My parents had become suspicious of him; he was never home anyways, so I could rarely contact him. Time passed.

Then one day while I was surfing the web, I saw something that peaked my interest. Our favorite band was playing in New York. Wasn’t my mom going to New York to visit my brother in college? I asked her. It was the same weekend. My mind raced...only one person to invite to this: Paul. I asked my parents. They accepted. I called Paul. He was home. I told him. He accepted. The long wait.

His mother dropped him off at our house. I was very excited when I saw the car pull into the driveway, so I got up to let him in.

He seemed really out of it, though he greeted me at least. I assumed it was a lack of sleep – ya, I was that naïve. I found out later he had smoked a lot of pot the night before, and as a result he was out of it the whole weekend. Later my brother suggested the possibility that Paul had been popping pills in the bathroom in our hotel room. It was possible; it never occurred to me to pat down my friend when he arrived at our house.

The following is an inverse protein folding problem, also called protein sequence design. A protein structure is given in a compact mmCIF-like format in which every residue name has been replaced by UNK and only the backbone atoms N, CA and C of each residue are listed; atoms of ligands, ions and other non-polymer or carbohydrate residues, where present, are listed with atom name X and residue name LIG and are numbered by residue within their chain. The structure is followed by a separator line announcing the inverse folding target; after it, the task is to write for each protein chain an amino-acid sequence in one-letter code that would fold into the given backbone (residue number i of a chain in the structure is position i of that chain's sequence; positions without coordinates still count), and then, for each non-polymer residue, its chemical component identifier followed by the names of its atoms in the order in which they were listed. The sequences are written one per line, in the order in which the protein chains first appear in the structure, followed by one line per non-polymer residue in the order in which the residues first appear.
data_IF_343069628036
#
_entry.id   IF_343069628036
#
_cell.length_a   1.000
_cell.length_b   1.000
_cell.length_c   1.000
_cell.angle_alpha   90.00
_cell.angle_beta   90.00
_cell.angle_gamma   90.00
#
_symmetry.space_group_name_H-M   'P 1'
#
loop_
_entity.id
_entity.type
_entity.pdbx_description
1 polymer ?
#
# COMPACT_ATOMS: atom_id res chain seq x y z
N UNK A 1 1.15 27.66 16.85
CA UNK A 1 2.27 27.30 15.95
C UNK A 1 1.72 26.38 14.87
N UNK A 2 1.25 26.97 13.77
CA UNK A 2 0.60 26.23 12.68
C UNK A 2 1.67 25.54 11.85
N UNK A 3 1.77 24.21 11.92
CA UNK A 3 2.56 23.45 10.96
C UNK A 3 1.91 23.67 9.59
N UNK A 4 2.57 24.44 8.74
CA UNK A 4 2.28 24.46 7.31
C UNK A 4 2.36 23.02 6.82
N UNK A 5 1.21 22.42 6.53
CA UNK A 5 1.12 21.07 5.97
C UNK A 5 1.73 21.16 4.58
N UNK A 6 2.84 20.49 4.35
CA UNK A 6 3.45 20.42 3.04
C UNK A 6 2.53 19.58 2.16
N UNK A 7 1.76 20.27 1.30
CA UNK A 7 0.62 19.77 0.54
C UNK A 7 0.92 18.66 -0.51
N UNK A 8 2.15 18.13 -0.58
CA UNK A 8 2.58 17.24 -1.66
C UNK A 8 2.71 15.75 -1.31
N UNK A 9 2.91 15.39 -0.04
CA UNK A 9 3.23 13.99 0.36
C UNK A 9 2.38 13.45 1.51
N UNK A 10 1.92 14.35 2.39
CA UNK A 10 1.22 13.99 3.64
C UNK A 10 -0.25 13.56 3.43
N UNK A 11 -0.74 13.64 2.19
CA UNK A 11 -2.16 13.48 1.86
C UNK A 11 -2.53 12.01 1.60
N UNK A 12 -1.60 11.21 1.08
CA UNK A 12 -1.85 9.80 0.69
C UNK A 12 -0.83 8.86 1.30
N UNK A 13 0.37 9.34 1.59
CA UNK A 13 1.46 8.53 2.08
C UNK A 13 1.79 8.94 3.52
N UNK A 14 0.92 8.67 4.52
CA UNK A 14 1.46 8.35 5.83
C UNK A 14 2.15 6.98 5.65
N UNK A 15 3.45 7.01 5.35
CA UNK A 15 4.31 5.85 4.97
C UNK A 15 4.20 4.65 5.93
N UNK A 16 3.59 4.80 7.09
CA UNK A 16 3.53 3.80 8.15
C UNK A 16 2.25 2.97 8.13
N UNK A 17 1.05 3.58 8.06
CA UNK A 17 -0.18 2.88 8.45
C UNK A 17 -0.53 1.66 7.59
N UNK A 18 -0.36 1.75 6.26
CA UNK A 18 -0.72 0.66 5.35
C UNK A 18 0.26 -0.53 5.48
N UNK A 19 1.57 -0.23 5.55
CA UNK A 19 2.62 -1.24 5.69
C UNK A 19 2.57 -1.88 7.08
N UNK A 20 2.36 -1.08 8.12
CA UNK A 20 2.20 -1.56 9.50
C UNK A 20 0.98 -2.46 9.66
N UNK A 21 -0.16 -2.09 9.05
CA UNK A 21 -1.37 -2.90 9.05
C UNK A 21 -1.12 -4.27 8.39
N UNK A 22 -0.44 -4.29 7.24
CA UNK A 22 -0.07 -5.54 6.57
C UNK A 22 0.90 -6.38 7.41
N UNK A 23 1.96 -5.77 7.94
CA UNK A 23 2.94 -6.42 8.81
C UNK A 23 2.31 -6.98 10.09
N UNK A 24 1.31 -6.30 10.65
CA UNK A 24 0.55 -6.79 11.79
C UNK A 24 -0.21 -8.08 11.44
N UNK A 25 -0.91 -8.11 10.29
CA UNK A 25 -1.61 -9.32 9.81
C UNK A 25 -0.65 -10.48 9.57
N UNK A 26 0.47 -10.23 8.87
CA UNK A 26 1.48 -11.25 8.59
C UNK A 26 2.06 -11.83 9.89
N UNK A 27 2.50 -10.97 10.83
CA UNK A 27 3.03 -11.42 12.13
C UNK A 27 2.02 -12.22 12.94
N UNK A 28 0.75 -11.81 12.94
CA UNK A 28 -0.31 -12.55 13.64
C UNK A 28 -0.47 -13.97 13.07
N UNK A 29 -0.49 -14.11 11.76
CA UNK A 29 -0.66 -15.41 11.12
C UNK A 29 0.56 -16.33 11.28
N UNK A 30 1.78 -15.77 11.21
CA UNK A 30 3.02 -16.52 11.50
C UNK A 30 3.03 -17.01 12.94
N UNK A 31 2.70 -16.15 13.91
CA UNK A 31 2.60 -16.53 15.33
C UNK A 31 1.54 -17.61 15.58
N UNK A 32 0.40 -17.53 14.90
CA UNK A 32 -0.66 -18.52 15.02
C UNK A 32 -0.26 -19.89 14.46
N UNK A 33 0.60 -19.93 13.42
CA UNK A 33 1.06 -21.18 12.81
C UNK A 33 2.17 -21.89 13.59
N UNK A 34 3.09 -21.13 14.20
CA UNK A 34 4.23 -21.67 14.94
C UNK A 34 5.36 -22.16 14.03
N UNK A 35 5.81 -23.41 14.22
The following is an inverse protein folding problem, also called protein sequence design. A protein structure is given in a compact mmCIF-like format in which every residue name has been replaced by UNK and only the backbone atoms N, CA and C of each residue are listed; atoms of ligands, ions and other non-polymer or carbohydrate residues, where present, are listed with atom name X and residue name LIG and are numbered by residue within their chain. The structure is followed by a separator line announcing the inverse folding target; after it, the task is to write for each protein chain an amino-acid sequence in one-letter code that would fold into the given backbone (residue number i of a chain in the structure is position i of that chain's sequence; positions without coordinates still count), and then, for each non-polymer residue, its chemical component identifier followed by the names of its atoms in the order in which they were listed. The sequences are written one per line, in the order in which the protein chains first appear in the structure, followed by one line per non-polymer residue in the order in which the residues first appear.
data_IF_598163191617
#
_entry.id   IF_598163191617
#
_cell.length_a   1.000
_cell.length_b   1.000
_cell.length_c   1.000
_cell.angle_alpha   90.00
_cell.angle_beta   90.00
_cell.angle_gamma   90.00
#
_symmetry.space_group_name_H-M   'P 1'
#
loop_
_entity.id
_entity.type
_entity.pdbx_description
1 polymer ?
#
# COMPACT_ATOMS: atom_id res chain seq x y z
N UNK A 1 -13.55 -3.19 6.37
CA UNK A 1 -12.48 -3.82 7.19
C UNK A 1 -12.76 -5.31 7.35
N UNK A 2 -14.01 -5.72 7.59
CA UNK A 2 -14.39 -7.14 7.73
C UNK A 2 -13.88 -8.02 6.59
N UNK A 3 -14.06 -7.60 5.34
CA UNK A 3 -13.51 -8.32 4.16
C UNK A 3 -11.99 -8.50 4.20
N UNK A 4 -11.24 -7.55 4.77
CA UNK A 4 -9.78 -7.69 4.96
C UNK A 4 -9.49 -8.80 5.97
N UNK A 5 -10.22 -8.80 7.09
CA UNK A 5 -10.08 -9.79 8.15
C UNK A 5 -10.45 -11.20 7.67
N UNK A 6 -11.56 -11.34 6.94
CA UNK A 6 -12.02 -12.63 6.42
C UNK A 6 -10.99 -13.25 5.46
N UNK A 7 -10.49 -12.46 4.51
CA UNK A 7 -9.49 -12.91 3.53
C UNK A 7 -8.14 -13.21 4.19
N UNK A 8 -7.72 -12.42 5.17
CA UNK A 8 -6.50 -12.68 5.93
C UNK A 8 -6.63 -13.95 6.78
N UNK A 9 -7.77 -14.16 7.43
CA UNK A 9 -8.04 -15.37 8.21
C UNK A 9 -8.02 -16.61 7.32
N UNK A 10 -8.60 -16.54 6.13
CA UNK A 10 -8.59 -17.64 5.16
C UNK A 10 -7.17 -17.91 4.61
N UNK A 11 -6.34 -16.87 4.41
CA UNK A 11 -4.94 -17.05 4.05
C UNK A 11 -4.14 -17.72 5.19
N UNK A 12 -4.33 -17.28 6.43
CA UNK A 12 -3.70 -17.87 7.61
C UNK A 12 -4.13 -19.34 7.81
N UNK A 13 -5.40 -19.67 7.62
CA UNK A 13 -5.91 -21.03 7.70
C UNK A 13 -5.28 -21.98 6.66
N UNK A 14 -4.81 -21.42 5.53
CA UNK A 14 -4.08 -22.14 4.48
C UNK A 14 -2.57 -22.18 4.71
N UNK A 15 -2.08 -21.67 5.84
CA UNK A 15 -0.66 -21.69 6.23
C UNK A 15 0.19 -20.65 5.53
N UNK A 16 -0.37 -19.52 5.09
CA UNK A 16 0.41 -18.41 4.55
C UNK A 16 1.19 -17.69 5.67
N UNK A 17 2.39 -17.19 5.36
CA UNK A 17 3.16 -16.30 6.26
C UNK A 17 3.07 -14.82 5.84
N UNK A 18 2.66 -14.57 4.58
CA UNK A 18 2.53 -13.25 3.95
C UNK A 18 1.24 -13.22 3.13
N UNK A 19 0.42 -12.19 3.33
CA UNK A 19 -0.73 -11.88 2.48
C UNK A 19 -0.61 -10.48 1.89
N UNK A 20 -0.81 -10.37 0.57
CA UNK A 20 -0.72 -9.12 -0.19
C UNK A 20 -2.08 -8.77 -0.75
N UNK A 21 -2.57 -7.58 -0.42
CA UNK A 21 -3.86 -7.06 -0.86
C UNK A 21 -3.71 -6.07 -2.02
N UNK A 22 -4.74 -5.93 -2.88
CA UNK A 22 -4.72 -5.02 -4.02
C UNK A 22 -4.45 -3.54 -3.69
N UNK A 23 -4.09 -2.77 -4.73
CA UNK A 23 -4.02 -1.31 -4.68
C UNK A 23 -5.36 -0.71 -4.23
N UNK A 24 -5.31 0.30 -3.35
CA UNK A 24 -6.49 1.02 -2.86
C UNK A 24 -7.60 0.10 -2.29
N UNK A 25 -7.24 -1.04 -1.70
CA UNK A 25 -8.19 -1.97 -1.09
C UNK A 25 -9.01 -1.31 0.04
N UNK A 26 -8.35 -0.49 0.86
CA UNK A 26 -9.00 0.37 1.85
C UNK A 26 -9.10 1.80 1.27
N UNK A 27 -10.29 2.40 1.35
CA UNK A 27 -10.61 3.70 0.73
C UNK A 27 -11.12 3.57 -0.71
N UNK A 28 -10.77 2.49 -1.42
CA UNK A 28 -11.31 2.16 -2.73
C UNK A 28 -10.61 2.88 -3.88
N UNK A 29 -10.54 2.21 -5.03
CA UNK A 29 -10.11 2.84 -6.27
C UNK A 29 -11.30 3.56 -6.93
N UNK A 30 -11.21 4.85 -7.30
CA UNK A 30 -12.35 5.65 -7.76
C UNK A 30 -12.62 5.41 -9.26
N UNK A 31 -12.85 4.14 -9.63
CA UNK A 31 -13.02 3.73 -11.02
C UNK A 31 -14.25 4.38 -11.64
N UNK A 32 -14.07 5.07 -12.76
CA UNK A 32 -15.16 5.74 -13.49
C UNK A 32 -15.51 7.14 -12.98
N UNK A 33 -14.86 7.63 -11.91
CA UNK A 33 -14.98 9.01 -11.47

I tried to coax him into conversation. He had burned so bright before, he had been so energetic; so much creativity and unconventionality. But he wouldn’t budge. I couldn’t reach him. It was like talking to a sack of vegetables. I gave up, and accepted. We left for New York that afternoon.

New York City was very exciting and with that much distraction, with that many lights and sounds and people going twentyfourseven you can just walk around in a daze and not notice anything even at two in the morning crowds of people would be bustling through the streets! New York was made for rock music; both at their core are purely energy.

The concert itself was fantastic too. Listening to a CD may give a better audio experience, but nothing touches the vitality or the connection to each and every audience member or the power of a live performance. My experience was almost ruined by a tall man and his girlfriend standing in front of me, but I outlasted the girl – who knows how long the guy would have lasted - he heard her complaining, and moved and I loved it because music is a passion for me and I sang the words to every song confident that nobody heard me but myself.